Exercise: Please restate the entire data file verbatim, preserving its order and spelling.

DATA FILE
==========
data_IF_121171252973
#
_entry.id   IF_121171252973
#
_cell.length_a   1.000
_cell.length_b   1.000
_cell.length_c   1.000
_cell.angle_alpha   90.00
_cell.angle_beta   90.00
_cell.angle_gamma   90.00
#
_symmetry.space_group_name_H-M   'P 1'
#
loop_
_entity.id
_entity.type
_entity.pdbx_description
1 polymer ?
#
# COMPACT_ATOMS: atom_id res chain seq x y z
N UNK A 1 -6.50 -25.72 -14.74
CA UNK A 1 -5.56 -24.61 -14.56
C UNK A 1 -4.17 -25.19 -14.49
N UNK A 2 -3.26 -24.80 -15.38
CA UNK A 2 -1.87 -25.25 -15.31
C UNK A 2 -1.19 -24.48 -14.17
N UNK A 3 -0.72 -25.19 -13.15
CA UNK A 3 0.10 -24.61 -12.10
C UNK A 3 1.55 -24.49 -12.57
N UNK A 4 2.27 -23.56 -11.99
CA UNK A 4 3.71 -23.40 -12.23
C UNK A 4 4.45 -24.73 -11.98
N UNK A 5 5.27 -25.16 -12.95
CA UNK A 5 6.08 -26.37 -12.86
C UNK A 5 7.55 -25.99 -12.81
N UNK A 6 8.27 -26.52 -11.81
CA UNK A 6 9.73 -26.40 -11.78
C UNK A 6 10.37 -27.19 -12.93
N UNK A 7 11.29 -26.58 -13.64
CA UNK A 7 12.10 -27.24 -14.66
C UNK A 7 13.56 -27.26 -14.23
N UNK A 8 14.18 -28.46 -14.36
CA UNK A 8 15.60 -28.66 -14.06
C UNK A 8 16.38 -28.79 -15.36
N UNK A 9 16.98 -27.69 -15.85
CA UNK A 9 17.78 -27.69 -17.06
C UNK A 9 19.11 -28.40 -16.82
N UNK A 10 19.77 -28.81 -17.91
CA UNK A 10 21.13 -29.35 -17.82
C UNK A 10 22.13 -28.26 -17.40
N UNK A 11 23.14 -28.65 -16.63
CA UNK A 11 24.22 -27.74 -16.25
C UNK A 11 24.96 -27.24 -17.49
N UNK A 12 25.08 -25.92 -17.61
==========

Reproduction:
data_IF_121171252973
#
_entry.id   IF_121171252973
#
_cell.length_a   1.000
_cell.length_b   1.000
_cell.length_c   1.000
_cell.angle_alpha   90.00
_cell.angle_beta   90.00
_cell.angle_gamma   90.00
#
_symmetry.space_group_name_H-M   'P 1'
#
loop_
_entity.id
_entity.type
_entity.pdbx_description
1 polymer ?
#
# COMPACT_ATOMS: atom_id res chain seq x y z
N UNK A 1 -6.50 -25.72 -14.74
CA UNK A 1 -5.56 -24.61 -14.56
C UNK A 1 -4.17 -25.19 -14.49
N UNK A 2 -3.26 -24.80 -15.38
CA UNK A 2 -1.87 -25.25 -15.31
C UNK A 2 -1.19 -24.48 -14.17
N UNK A 3 -0.72 -25.19 -13.15
CA UNK A 3 0.10 -24.61 -12.10
C UNK A 3 1.55 -24.49 -12.57
N UNK A 4 2.27 -23.56 -11.99
CA UNK A 4 3.71 -23.40 -12.23
C UNK A 4 4.45 -24.73 -11.98
N UNK A 5 5.27 -25.16 -12.95
CA UNK A 5 6.08 -26.37 -12.86
C UNK A 5 7.55 -25.99 -12.81
N UNK A 6 8.27 -26.52 -11.81
CA UNK A 6 9.73 -26.40 -11.78
C UNK A 6 10.37 -27.19 -12.93
N UNK A 7 11.29 -26.58 -13.64
CA UNK A 7 12.10 -27.24 -14.66
C UNK A 7 13.56 -27.26 -14.23
N UNK A 8 14.18 -28.46 -14.36
CA UNK A 8 15.60 -28.66 -14.06
C UNK A 8 16.38 -28.79 -15.36
N UNK A 9 16.98 -27.69 -15.85
CA UNK A 9 17.78 -27.69 -17.06
C UNK A 9 19.11 -28.40 -16.82
N UNK A 10 19.77 -28.81 -17.91
CA UNK A 10 21.13 -29.35 -17.82
C UNK A 10 22.13 -28.26 -17.40
N UNK A 11 23.14 -28.65 -16.63
CA UNK A 11 24.22 -27.74 -16.25
C UNK A 11 24.96 -27.24 -17.49
N UNK A 12 25.08 -25.92 -17.61